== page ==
Our sail out of Largs had an element of the Law of Sod about it, which is to say it started off nice and breezy, up to 16 or 18kts in the puffs perhaps. As soon as we started taking pictures though it dropped away to more like 11-14kts and of course only when we packed the boat away onto the trailer did the sun really come out!

Cutting to the chase…this is as much fun as I have had in any boat for a long time. Upwind it is rewarding to sail it well. There is a relatively powerful main, easily adjusted jib for hard hiking and nice slender foils. So that is enough to be thinking about upwind.

The belief on board was very much to try and sail it lower and fast through the waves and constantly play the main and the jib going for speed rather than feathering and trying to hold height.

The difference in boat speed was as much as two knots at times for losing just a few degrees of height.

With a deep, slender rudder and such a light all up weight, the helm is light and responsive. Certainly there is an initial desire to use it too much, but as the timing and communication with the crew becomes better it is easier to keep it driving fast at optimum power using the main trim and crew weight.

Upwind in 12-15kts we were hitting high six knots most of the time when sailing a higher mode, but that was more like 7.5 and more when you kept the bow down. And even for those used to the modern planing sportboats like the J/80, J/70, Melges 24 and SB20 this is much more dinghy like upwind and much more sensitive to trim and heel.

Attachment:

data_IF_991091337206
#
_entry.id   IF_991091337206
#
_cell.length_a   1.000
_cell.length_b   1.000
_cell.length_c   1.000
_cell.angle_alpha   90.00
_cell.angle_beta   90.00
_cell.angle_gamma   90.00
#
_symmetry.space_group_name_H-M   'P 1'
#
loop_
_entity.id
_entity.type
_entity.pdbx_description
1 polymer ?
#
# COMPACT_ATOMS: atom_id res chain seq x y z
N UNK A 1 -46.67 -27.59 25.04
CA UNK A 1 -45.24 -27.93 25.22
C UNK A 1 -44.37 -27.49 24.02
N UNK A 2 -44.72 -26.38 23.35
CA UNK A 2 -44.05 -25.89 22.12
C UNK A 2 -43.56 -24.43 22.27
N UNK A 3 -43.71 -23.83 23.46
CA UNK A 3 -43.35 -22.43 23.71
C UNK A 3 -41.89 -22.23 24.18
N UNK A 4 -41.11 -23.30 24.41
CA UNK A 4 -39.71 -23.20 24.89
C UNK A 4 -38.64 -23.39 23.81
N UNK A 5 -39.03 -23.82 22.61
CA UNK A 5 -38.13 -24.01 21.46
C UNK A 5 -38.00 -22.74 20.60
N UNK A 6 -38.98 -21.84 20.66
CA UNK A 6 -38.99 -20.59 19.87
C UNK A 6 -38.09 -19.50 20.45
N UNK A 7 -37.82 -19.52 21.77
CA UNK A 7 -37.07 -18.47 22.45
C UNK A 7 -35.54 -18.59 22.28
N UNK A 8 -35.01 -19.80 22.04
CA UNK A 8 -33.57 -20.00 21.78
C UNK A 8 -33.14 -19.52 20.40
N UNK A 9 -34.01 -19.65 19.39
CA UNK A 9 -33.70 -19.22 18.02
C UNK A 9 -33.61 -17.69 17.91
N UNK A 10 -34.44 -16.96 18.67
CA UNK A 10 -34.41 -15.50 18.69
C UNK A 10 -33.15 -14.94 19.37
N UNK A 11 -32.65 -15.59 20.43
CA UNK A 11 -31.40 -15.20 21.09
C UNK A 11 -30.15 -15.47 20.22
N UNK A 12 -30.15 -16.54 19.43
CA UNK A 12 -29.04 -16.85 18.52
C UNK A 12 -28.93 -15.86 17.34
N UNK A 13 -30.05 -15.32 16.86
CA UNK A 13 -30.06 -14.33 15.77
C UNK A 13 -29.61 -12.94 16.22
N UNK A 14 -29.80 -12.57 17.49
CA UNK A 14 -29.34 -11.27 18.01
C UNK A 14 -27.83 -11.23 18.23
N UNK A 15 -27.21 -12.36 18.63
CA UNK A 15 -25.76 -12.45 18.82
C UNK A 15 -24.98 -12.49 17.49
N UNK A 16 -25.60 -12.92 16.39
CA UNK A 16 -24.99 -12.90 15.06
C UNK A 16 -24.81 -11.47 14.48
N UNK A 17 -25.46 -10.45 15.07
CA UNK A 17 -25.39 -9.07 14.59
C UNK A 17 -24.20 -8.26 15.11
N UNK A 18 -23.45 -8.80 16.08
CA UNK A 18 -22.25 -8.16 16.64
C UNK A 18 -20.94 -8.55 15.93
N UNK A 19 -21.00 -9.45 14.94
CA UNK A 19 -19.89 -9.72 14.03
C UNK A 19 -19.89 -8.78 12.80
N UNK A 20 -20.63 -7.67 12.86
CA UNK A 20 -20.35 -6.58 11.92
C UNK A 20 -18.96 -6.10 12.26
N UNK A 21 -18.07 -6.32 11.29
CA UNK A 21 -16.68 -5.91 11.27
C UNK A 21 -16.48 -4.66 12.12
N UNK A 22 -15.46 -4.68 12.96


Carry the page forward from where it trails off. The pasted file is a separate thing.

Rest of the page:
Downwind in the sustained gusts with a few little waves it was pretty awesome. The bow lifts and it planes fast in probably 13-14kts of breeze. It accelerates easily, lifts quickly but it displays the wonderful combination of being easily worked, responding to the pumps and helm movements and yet it still tracks directly with no feeling you are about to be knocked off balance on the next wave.

And it feels properly fast. Not ‘sit in and watch the world go by’ fast, but with the low freeboard and the crew weight right back, skimming just over the waves, it was simply a case of steering into the big A sail and working with the trimmer to keep at max power all the time. And that seemed to be rewarded. Bringing the bow up and the sheet on, readily sustained the planing for longer.

And when the bigger gusts really hit then it was easy to bring the bow down and the acceleration just seemed to continue. Our best speed for the day was over 17kts but there is little doubt with more breeze and a few bigger waves you’d top 20 with ease.

The gybes were easy enough with a little conviction and practice. With three you need to make sure there is space for the helm to get across. I speared the extension through the mainsheet on one gybe but even that did not prove terminal!

Certainly in most domestic racing round these waters, there are not going to be many non-foiling boats which are quicker. And the fun factor was like nothing I have sailed recently, it is so quick, direct, easy and entirely manageable downwind.

Some will question the value for money. It’s a little over £25k with the trailer and trolley and when it is packaged up behind the car it looks like a big dinghy. You can put a secondhand SB20 on the water for under £10k but they are surely slower and more sedate. The J/70 and so on all have a bit of interior. On the other hand there are sailors out there prepared to spend £25k.